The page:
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THIS gentleman was born at Fernes, in the province

of Leinster, in Ireland, in the year 1731. His father, the Rev. Charles Goldsmith, had four sons, of whom Oliver was the youngest. He studied the classics in Mr. Hughes's school, and on the 11th of June, 1744, was admitted a sizar in Trinity College, Dublin.

During his continuance at the University, he made no display of those shining abilities, which afterwards so distinguishedly marked his genius. In the month of February, 1749, which was two years after the regular course of those things, he obtained the degree of Bachelor of Arts. In the year 1751, he visited Edinburgh, having previously turned his thoughts to the profession of physic, and attended some courses of anatomy in Dublin. At Edinburgh, he studied the different branches of medicine under the respective professors in that University. His thoughtless though beneficent disposition soon involved him in difficulties; and, having made himself responsible for the debt of another person, a fellow student, he was obliged abruptly to leave Scotland, in order to avoid the horrors of a prison.

In the beginning of the year 1754, he arrived at Sunderland; but being pursued by a legal process, on account of the debt we have just mentioned, he was arrested; but he was afterwards set at liberty by the friendship of Mr. Laughlin Maclane, and Dr. Sleigh, who were then in the college.

Having surmounted this embarrassment, he embarked on board a Dutch ship, and arrived at Rotterdam; from whence he went to Brussels; then

visited great part of Flanders, and afterwards, Strasbourg and Louvain, where he continued some time, and obtained the degree of Bachelor in Physic. From thence he went to Geneva, in company with an English gentleman. It is a circumstance worth recording, that he had so strong a propensity to see different countries, men and manners, that even the necessity of walking on foot, could not deter him from this favorite pursuit. His German flute, on which he played tolerably well, frequently supplied him with the means of subsistence, and his learning procured him a favorable reception at most of the religious houses he visited. He himself tells us, that whenever he approached a peasant's house, he played one of his most merry tunes, and that generally procured him not only a lodging, but subsistence for the next day. This, however, was not the case with the rich, who generally despised both him and his music.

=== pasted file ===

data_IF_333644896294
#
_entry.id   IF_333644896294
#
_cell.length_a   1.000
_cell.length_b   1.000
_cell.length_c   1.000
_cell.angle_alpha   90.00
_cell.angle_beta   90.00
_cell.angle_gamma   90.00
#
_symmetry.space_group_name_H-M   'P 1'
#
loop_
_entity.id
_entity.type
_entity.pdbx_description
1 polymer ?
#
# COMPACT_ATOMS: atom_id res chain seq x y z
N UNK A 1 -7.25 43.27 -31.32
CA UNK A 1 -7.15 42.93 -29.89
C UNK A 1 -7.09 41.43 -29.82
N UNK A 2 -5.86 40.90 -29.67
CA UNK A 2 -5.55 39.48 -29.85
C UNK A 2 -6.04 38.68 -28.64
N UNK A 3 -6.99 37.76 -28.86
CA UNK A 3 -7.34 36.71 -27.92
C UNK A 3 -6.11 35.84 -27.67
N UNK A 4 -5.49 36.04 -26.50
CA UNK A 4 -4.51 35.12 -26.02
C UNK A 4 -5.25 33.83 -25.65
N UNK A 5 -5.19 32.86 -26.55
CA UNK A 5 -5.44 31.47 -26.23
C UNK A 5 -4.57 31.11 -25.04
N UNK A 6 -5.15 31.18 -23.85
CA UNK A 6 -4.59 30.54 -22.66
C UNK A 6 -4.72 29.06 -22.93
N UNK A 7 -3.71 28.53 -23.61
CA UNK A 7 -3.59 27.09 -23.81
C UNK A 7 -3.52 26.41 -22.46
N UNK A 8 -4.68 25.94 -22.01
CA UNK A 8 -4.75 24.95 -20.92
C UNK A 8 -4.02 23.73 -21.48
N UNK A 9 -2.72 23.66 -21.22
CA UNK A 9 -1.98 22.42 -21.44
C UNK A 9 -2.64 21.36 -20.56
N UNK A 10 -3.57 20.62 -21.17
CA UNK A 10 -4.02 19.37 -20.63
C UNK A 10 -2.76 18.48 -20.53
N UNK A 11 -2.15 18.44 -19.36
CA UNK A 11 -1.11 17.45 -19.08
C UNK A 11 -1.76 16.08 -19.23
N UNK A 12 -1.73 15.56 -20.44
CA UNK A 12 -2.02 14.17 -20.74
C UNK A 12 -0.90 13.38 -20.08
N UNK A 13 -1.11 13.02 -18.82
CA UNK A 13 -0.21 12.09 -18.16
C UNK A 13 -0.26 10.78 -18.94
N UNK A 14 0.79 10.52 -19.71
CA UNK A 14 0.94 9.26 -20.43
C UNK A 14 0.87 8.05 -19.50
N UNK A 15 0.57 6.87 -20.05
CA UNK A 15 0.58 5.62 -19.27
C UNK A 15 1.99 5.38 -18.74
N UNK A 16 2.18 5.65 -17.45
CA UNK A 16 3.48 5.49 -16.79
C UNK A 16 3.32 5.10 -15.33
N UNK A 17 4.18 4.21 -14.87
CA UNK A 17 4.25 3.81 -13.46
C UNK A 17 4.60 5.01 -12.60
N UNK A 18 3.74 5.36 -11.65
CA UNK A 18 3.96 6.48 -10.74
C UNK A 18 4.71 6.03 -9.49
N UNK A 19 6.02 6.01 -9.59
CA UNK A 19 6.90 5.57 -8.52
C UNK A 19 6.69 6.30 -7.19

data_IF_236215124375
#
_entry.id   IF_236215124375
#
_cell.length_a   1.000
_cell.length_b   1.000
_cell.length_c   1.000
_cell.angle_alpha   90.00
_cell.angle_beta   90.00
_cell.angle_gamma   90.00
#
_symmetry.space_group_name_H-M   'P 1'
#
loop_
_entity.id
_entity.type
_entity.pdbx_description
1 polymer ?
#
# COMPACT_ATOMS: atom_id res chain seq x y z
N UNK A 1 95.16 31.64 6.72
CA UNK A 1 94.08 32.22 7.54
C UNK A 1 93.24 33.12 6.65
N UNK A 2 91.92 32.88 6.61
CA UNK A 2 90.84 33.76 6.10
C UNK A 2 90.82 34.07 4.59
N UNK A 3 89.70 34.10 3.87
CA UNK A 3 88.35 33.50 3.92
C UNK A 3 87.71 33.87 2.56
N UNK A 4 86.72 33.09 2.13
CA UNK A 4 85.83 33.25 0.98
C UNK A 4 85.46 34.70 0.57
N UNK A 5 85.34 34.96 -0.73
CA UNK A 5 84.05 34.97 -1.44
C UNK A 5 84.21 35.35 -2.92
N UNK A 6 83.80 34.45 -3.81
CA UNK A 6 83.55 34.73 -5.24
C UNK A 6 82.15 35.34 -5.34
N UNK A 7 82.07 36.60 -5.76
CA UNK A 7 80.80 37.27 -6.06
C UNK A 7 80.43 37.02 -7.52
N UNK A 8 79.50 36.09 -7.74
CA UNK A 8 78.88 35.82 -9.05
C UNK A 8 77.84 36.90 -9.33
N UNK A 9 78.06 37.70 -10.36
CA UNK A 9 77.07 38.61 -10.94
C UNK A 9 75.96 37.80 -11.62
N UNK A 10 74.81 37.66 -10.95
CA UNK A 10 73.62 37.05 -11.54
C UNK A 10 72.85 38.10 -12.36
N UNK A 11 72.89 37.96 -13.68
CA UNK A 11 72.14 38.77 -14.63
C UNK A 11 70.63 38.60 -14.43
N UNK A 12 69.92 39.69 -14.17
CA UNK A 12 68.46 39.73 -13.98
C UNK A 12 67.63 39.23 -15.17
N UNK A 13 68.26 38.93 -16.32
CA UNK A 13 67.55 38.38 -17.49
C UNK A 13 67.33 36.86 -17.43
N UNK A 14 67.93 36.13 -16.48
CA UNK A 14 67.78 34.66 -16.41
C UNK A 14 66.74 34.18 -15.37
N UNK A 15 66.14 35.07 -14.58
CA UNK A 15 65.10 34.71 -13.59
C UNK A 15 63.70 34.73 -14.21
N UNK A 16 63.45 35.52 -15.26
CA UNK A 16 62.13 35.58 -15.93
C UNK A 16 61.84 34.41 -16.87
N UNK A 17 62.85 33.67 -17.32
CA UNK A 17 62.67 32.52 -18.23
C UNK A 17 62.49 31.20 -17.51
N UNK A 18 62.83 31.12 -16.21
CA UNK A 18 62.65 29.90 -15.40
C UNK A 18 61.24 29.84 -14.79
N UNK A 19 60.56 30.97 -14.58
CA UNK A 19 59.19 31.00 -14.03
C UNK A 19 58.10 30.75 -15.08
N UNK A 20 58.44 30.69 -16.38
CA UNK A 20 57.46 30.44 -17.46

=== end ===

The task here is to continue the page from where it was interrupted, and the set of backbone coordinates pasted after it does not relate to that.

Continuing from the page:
He had not been long arrived at Geneva, when he met with a young man, who, by the death of an uncle, was become possessed of a considerable fortune, and to whom Mr. Goldsmith was recommended for a travelling companion.-As avarice was the prevailing principle of this young man, it cannot be supposed he was long pleased with his preceptor, who was of a contrary turn of mind.

Mr. Goldsmith, during his residence at the college of Edinburgh, had given marks of his rising genius for poetry, which Switzerland greatly contributed to bring to maturity. It was here he wrote the first sketch of his Traveller, which he sent to his brother Henry, a clergyman in Ireland, who, despising Fame and Fortune, retired with an amiable wife, on an income of only forty pounds per annum, to pass a life of happiness and obscurity.

Our poet and his pupil continued together until they arrived at the south of France, where, on a disagreement, they parted, and our author was left to struggle with all the difficulties that a man could

experience, who was in a state of poverty, in a foreign country, without friends. Yet, notwithstanding all his difficulties, his ardor for travelling was not abated; and he persisted in his scheme, though he was frequently obliged to be beholden to his flute and the peasants. At length, his curiosity being gratified, he bent his course towards England, and about the be ginning of the winter, in 1758, he arrived at Dover.